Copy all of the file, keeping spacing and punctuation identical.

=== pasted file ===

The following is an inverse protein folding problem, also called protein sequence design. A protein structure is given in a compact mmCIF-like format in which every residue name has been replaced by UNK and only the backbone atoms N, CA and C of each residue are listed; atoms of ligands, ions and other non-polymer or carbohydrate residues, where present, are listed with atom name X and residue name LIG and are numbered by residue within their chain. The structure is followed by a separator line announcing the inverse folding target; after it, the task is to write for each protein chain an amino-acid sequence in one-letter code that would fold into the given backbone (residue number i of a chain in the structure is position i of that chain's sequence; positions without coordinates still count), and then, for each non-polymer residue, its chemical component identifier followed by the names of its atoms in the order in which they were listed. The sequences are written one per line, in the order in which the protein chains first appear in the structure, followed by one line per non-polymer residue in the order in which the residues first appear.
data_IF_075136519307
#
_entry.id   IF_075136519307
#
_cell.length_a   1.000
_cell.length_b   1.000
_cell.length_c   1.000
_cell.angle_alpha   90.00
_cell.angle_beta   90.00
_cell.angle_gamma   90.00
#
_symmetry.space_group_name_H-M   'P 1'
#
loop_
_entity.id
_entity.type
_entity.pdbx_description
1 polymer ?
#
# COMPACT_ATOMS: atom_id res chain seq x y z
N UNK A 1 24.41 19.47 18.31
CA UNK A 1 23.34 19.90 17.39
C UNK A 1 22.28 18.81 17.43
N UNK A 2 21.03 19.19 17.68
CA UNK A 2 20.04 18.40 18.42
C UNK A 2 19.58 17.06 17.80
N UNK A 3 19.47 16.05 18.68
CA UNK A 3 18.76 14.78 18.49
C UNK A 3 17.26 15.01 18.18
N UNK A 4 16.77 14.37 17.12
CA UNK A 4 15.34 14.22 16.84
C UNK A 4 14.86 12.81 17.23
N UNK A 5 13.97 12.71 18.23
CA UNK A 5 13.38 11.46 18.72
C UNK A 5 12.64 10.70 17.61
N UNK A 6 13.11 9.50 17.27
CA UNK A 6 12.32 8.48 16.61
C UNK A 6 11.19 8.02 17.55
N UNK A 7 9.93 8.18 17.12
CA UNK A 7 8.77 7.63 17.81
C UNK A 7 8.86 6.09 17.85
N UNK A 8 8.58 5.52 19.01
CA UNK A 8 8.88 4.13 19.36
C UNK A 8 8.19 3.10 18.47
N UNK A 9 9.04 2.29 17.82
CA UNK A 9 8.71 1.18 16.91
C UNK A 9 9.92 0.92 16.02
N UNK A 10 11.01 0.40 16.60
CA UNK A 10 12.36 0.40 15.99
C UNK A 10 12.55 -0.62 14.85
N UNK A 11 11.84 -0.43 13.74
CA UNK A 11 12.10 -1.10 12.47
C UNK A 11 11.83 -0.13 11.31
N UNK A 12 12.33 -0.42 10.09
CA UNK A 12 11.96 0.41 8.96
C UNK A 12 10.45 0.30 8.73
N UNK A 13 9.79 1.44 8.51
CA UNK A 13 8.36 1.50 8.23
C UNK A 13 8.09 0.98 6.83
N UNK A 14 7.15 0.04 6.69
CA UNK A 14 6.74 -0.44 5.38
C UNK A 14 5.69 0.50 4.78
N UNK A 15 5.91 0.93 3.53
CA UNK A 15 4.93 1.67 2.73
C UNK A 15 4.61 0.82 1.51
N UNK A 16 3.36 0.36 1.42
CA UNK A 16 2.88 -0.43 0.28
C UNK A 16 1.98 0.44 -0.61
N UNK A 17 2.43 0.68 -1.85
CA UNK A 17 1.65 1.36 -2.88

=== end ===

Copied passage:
The following is an inverse protein folding problem, also called protein sequence design. A protein structure is given in a compact mmCIF-like format in which every residue name has been replaced by UNK and only the backbone atoms N, CA and C of each residue are listed; atoms of ligands, ions and other non-polymer or carbohydrate residues, where present, are listed with atom name X and residue name LIG and are numbered by residue within their chain. The structure is followed by a separator line announcing the inverse folding target; after it, the task is to write for each protein chain an amino-acid sequence in one-letter code that would fold into the given backbone (residue number i of a chain in the structure is position i of that chain's sequence; positions without coordinates still count), and then, for each non-polymer residue, its chemical component identifier followed by the names of its atoms in the order in which they were listed. The sequences are written one per line, in the order in which the protein chains first appear in the structure, followed by one line per non-polymer residue in the order in which the residues first appear.
data_IF_075136519307
#
_entry.id   IF_075136519307
#
_cell.length_a   1.000
_cell.length_b   1.000
_cell.length_c   1.000
_cell.angle_alpha   90.00
_cell.angle_beta   90.00
_cell.angle_gamma   90.00
#
_symmetry.space_group_name_H-M   'P 1'
#
loop_
_entity.id
_entity.type
_entity.pdbx_description
1 polymer ?
#
# COMPACT_ATOMS: atom_id res chain seq x y z
N UNK A 1 24.41 19.47 18.31
CA UNK A 1 23.34 19.90 17.39
C UNK A 1 22.28 18.81 17.43
N UNK A 2 21.03 19.19 17.68
CA UNK A 2 20.04 18.40 18.42
C UNK A 2 19.58 17.06 17.80
N UNK A 3 19.47 16.05 18.68
CA UNK A 3 18.76 14.78 18.49
C UNK A 3 17.26 15.01 18.18
N UNK A 4 16.77 14.37 17.12
CA UNK A 4 15.34 14.22 16.84
C UNK A 4 14.86 12.81 17.23
N UNK A 5 13.97 12.71 18.23
CA UNK A 5 13.38 11.46 18.72
C UNK A 5 12.64 10.70 17.61
N UNK A 6 13.11 9.50 17.27
CA UNK A 6 12.32 8.48 16.61
C UNK A 6 11.19 8.02 17.55
N UNK A 7 9.93 8.18 17.12
CA UNK A 7 8.77 7.63 17.81
C UNK A 7 8.86 6.09 17.85
N UNK A 8 8.58 5.52 19.01
CA UNK A 8 8.88 4.13 19.36
C UNK A 8 8.19 3.10 18.47
N UNK A 9 9.04 2.29 17.82
CA UNK A 9 8.71 1.18 16.91
C UNK A 9 9.92 0.92 16.02
N UNK A 10 11.01 0.40 16.60
CA UNK A 10 12.36 0.40 15.99
C UNK A 10 12.55 -0.62 14.85
N UNK A 11 11.84 -0.43 13.74
CA UNK A 11 12.10 -1.10 12.47
C UNK A 11 11.83 -0.13 11.31
N UNK A 12 12.33 -0.42 10.09
CA UNK A 12 11.96 0.41 8.96
C UNK A 12 10.45 0.30 8.73
N UNK A 13 9.79 1.44 8.51
CA UNK A 13 8.36 1.50 8.23
C UNK A 13 8.09 0.98 6.83
N UNK A 14 7.15 0.04 6.69
CA UNK A 14 6.74 -0.44 5.38
C UNK A 14 5.69 0.50 4.78
N UNK A 15 5.91 0.93 3.53
CA UNK A 15 4.93 1.67 2.73
C UNK A 15 4.61 0.82 1.51
N UNK A 16 3.36 0.36 1.42
CA UNK A 16 2.88 -0.43 0.28
C UNK A 16 1.98 0.44 -0.61
N UNK A 17 2.43 0.68 -1.85
CA UNK A 17 1.65 1.36 -2.88